Dom Post on Savings

The Dom Post editorial:

The $10 billion deficit for the first nine months of this year confirms, if confirmation was needed, that the last government made bad choices. At a time of plenty it chose to buy popularity rather than to save and invest for the future. Worse still, it created an expectation that the bounty would continue to flow in bad times as well as good.

Yep. Labour thought that the economy would never go into recession, ignoring that the tradeable sector had in fact been in recession since 2004/5.

It cannot – a point Prime Minister John Key and his ministers have been trying to get across in advance of next week’s Budget. New Zealand has to get back to living within its means. There are a number of obvious targets for a government looking for what Finance Minister Bill English has quaintly termed the “nice-to-haves”. They include the extension of welfare to families with incomes far in excess of the average wage, interest free student loans and the 65-year age of entitlement for .

I support increasing the age of eligibility for superannuation. It will happen one day also. But any increase would have to be signalled a good decade or so in advance, so don’t think any change to the age will help get the books back into surplus in this decade. Lifting the future age of retirement is important for the long-term sustainability of superannuation, but again that is a different issue to the shorter-term fiscal challenge.

Instead, Mr Key’s Government is taking aim at the scheme introduced by its predecessor to tackle New Zealand’s chronically low savings rate.

Under the scheme, people who agree to set aside a percentage of their income for their retirement receive a one-off Government grant of $1000 and tax credits worth up to $1040 a year. The scheme has proved remarkably attractive. It now has almost 1.7 million members. However, Mr Key has classified it among the “nice-to-haves” and is signalling that the annual Government contribution will be reduced, probably halved.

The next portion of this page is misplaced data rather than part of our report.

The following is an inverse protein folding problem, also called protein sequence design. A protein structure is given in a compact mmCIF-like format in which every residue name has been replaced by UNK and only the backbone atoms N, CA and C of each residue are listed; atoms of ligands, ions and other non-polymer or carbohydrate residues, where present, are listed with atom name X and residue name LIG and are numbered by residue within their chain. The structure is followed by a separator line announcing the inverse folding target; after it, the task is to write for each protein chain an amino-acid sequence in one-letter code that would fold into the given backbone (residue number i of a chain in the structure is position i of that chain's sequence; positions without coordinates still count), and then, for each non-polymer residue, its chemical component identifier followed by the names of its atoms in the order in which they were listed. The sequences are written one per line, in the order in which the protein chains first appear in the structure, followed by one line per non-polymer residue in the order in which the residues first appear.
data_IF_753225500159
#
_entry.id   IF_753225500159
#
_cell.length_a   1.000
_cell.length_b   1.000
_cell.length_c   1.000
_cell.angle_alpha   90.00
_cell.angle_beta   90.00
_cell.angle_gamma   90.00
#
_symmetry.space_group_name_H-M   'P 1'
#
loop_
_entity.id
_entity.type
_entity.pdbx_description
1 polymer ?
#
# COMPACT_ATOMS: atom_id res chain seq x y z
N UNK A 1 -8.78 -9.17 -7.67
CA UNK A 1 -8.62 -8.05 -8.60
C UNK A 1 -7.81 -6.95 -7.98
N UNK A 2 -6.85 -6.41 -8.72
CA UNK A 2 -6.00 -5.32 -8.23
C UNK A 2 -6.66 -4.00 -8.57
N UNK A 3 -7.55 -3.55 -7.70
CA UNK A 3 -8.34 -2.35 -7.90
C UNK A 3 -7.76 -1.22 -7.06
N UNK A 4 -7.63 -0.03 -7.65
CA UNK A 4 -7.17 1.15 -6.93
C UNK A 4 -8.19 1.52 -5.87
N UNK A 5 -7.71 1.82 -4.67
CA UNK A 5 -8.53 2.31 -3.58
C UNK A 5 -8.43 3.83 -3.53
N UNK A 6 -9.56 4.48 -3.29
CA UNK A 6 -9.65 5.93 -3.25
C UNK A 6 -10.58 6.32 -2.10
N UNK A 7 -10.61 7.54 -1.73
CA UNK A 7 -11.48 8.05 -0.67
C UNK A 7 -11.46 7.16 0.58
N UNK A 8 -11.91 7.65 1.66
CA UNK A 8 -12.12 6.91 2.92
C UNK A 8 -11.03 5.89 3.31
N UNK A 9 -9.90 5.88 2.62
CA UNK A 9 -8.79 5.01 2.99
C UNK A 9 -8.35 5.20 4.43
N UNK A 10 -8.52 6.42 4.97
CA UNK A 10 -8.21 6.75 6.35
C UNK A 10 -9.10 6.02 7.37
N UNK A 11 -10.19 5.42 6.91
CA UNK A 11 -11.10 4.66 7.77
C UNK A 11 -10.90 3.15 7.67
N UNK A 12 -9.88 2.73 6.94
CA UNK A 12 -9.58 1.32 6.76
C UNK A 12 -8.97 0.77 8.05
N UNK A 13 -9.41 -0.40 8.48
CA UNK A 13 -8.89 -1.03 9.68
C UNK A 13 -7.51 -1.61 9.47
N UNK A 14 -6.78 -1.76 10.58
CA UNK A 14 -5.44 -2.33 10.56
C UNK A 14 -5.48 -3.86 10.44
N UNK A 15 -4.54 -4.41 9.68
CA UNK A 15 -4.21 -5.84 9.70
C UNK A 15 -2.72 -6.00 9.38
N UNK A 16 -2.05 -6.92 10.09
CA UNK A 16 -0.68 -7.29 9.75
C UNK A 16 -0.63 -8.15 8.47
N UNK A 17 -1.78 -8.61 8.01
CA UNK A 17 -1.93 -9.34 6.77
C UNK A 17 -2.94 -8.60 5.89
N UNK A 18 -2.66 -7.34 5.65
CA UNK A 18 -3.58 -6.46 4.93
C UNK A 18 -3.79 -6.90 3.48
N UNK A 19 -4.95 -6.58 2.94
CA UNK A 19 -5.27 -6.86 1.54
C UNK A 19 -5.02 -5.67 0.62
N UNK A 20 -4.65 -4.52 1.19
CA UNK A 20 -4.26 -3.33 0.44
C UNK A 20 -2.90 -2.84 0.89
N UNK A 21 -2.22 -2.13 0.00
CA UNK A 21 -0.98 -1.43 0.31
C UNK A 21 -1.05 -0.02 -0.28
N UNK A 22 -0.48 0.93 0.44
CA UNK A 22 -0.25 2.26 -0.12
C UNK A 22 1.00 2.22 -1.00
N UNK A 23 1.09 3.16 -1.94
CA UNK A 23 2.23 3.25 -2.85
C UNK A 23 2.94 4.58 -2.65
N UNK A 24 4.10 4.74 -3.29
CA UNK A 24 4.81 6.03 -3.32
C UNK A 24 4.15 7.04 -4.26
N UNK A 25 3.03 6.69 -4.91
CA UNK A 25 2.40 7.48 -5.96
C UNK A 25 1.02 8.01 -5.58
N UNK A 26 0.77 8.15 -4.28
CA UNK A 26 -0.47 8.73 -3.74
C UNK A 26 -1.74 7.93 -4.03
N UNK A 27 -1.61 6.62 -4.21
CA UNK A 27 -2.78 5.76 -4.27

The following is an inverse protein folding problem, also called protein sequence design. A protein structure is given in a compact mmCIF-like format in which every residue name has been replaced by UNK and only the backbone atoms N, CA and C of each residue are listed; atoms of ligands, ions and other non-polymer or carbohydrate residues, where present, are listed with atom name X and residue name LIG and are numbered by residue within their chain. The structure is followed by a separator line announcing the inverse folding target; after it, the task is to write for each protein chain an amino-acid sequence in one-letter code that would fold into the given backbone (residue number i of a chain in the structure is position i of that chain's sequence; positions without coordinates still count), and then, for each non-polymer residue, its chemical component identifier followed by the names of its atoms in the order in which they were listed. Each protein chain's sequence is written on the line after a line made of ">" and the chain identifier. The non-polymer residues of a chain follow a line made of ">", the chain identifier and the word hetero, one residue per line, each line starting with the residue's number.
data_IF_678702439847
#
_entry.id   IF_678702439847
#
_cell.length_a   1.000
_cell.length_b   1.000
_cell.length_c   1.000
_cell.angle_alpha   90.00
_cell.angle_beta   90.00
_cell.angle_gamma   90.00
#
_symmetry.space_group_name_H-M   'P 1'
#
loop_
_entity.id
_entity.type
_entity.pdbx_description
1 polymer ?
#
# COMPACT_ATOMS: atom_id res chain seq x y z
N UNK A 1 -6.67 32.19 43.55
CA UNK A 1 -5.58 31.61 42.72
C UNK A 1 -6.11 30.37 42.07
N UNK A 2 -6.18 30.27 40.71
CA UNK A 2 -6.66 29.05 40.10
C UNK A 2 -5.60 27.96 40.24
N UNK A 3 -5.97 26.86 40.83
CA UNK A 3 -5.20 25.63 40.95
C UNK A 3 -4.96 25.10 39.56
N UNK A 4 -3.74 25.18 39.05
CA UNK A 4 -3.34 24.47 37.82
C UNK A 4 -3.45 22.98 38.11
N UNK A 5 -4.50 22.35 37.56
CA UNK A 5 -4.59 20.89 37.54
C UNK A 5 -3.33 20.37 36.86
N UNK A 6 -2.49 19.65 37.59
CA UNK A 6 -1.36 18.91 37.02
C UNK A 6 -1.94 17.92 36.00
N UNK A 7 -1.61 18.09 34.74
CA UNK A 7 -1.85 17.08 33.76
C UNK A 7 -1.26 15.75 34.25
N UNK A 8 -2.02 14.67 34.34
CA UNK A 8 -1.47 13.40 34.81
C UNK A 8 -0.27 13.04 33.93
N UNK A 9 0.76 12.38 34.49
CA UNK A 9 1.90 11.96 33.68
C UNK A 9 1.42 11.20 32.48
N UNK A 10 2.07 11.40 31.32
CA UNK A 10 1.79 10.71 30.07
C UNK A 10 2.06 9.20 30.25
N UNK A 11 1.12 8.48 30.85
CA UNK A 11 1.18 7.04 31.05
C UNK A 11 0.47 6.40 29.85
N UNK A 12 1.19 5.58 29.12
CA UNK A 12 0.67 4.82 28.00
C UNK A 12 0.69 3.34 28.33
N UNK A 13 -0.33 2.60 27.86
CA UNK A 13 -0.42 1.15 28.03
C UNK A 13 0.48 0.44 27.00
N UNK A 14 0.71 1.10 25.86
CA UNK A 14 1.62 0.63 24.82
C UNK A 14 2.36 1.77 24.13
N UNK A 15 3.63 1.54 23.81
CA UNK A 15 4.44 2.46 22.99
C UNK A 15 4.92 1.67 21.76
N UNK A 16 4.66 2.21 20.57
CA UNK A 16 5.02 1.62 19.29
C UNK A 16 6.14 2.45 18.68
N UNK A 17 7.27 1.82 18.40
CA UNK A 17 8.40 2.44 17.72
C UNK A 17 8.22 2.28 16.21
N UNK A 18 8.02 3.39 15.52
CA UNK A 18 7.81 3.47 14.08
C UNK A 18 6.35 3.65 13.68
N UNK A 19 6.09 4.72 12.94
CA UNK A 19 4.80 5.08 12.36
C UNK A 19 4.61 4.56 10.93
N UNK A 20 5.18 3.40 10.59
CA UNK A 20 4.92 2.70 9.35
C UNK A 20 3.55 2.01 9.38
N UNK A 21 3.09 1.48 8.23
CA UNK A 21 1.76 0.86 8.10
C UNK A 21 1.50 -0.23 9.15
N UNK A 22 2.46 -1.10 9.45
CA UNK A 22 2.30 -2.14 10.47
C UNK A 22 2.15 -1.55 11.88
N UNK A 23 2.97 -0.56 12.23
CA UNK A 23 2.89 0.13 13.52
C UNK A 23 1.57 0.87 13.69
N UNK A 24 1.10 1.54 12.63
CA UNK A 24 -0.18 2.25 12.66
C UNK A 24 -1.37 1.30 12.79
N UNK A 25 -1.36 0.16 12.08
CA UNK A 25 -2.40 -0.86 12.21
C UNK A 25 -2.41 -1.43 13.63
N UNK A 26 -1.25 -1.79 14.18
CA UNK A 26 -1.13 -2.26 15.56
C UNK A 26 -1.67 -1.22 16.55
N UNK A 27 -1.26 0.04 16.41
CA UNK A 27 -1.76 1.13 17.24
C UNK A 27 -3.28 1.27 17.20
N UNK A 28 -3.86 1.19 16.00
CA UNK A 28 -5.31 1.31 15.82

He and his finance minister appear to believe the public will not be deterred by the change. If so, they are graduates of the same University of Spin and Hope as their Labour predecessors, who believed that scrapping interest on student loans would not increase the take-up rate. New Zealanders are not stupid. The year before loans were made interest free, 53 per cent of eligible students borrowed from the Government. By 2009 – the last year for which figures are available – that figure had increased to 71 per cent.

KiwiSaver membership involves sacrifices. Contributing the amount required to secure the maximum Government contribution means many members have to make choices between other “nice-to-haves” and even some essentials. However, they calculate that, together with employer contributions, the Government top-up makes the sacrifice worthwhile. Reduce the top-up and many will review their participation.

For most employees, they will still be getting a massive subsidy. Someone on $28,000 will still get around $2.50 into their KiwiSaver account for every $1 they put in. That’s a 150% return on investment compared to 10% most funds deliver. I doubt too many people will dump KiwiSaver becuase their return on investment is 150% instead of 200%.

Those who get most hard done by the Government’s changes are self-employed like me. As I pay both my employer and employee contribution, then I’ll personally be quite a bit worse off by the Government’s proposed changes. But I had been saving plenty anyway, prior to KiwiSaver, so to some degree the KiwiSaver subsidies were just a way to maximise my return. And the Government should be focusing its scarce tax dollars on those who most need it, not people like me.

The Government has a choice. It can encourage the current generation of workers to save more, or it can pander to the “grey” vote by maintaining the pretence that superannuation for all at age 65 is affordable when it is patently not. It cannot do both.

It has made the easy choice, not the right one.

The reality is the age does need to increase, but not until around 2025 by my calculations.

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